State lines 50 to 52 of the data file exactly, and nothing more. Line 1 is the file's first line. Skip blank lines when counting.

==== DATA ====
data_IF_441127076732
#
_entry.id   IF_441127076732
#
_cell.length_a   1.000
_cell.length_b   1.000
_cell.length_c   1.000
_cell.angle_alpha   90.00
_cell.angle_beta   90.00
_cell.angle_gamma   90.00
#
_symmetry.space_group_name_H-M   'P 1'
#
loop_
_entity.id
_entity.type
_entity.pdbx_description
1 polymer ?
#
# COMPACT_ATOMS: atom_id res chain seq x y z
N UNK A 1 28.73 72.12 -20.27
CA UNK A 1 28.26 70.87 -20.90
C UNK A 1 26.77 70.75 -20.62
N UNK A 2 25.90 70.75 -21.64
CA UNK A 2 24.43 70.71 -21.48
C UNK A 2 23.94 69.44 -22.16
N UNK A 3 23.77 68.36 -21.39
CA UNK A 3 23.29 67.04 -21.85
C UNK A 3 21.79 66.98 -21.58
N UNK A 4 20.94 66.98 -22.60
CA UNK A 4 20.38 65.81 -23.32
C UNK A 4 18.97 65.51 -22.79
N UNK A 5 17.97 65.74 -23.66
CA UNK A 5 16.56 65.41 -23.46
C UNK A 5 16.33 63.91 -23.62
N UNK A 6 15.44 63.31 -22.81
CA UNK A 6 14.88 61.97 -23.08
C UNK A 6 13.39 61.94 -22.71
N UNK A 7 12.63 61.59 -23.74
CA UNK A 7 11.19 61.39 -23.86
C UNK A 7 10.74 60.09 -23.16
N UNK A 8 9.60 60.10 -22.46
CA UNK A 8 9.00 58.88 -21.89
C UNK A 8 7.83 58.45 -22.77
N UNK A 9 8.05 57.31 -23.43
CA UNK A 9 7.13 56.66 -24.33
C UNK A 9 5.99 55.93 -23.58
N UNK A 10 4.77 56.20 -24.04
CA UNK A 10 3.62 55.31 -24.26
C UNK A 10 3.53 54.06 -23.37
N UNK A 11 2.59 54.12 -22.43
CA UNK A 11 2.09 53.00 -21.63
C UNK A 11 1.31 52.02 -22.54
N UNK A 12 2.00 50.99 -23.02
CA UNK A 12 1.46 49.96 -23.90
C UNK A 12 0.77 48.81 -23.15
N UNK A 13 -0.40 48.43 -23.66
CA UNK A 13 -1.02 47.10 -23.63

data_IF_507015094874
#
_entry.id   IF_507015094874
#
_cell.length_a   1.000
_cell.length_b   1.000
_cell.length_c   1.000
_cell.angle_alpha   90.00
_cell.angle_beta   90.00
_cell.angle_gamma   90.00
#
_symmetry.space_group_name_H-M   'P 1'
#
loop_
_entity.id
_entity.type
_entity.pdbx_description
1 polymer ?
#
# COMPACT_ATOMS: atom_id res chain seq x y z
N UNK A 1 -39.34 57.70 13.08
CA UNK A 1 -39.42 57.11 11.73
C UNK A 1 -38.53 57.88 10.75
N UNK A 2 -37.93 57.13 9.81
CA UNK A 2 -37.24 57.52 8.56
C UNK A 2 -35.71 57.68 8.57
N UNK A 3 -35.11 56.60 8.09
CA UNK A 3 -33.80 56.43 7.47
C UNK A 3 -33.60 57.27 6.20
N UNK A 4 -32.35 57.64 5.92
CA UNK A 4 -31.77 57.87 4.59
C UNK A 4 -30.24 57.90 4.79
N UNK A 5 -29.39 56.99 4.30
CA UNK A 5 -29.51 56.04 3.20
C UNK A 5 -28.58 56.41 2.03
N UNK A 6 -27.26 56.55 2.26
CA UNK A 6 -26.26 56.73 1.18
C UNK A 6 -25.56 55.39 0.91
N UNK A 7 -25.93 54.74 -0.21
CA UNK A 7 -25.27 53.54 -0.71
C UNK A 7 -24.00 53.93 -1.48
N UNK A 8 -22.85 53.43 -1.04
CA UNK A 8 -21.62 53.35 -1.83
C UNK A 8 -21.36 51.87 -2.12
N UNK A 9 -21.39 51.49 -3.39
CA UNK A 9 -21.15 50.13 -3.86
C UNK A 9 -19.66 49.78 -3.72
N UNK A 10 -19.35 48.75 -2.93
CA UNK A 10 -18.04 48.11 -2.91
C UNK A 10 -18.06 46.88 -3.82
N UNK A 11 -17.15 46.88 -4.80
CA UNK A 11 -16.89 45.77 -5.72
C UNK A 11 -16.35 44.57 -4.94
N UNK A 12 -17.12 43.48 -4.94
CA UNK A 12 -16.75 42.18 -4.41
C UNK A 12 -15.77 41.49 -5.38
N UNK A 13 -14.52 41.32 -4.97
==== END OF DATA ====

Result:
C UNK A 10 3.53 54.06 -23.37
N UNK A 11 2.59 54.12 -22.43
CA UNK A 11 2.09 53.00 -21.63